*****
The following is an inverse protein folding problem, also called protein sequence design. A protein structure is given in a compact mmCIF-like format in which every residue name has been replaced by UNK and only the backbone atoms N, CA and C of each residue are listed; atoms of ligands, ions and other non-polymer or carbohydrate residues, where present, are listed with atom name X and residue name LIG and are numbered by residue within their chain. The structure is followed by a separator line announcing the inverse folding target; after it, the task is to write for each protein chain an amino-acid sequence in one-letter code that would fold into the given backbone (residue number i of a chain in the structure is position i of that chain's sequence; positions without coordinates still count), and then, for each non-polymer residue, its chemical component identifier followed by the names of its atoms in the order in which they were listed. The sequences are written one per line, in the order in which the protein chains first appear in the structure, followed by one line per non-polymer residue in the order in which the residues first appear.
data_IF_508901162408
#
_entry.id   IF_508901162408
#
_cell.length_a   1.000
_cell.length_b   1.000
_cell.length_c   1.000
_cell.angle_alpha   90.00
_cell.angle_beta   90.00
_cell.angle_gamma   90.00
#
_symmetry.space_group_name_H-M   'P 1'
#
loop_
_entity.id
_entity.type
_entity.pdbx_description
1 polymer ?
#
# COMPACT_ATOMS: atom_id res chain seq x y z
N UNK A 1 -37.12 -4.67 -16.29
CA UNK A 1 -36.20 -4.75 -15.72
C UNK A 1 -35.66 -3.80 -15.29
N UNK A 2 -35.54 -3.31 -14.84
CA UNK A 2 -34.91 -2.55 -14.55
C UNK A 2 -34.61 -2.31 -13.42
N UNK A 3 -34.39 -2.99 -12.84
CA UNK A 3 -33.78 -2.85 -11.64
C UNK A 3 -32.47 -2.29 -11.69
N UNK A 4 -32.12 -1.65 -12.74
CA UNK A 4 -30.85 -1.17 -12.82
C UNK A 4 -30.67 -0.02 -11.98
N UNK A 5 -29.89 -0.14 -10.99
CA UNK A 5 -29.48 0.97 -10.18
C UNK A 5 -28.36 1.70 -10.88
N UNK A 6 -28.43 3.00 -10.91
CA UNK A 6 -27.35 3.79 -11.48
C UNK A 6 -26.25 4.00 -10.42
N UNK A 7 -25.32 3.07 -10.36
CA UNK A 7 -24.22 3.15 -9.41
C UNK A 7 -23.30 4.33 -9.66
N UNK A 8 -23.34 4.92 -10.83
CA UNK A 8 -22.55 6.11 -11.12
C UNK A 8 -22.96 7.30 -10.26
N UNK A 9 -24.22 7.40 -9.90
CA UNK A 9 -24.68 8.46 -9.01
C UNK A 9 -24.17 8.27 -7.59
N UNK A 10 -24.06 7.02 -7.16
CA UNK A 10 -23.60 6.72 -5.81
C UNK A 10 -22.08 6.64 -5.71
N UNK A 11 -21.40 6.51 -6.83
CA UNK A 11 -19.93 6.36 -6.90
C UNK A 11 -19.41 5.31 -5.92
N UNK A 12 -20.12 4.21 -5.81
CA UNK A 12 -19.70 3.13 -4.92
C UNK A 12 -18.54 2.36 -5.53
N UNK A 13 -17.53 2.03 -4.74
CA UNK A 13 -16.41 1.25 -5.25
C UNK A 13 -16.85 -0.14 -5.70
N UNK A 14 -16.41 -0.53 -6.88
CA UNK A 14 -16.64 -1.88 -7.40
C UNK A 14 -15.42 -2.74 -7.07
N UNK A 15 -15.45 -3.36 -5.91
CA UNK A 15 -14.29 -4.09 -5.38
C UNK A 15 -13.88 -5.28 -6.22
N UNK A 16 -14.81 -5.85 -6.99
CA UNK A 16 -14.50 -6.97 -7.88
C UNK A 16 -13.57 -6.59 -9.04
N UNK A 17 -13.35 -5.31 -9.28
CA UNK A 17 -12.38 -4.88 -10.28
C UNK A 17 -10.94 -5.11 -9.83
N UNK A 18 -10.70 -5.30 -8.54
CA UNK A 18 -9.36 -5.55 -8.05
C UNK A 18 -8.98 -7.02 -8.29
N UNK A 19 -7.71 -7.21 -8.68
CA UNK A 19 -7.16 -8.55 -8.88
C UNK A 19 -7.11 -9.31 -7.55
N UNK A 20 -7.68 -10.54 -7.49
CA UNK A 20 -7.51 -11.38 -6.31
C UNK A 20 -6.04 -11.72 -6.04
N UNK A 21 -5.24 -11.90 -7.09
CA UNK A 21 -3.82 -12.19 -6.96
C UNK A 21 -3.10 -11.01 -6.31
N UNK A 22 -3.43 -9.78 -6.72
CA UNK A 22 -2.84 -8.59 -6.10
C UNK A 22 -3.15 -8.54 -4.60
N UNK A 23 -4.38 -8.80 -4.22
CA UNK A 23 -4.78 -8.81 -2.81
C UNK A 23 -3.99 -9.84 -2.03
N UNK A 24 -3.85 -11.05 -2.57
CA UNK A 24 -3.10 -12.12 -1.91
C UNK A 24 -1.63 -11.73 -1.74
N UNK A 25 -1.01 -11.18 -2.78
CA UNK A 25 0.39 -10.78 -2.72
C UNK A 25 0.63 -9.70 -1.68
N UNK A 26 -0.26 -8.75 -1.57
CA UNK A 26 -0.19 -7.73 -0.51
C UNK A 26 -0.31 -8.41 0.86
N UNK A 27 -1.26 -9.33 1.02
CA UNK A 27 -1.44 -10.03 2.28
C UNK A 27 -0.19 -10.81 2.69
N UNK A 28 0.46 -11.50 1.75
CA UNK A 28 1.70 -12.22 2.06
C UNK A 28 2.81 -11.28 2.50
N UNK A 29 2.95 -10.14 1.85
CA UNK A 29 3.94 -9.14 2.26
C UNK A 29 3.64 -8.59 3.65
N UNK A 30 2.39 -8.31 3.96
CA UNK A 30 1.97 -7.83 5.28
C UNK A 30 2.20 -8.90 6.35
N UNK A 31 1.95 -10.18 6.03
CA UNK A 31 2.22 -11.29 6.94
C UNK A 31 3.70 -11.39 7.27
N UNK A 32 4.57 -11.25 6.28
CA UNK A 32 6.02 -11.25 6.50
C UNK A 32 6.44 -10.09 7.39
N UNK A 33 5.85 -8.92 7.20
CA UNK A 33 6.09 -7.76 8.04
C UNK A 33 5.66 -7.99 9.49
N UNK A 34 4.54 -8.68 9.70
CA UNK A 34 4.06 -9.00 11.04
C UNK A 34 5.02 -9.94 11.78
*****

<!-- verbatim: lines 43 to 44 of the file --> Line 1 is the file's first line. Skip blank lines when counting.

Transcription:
N UNK A 8 -23.34 4.92 -10.83
CA UNK A 8 -22.55 6.11 -11.12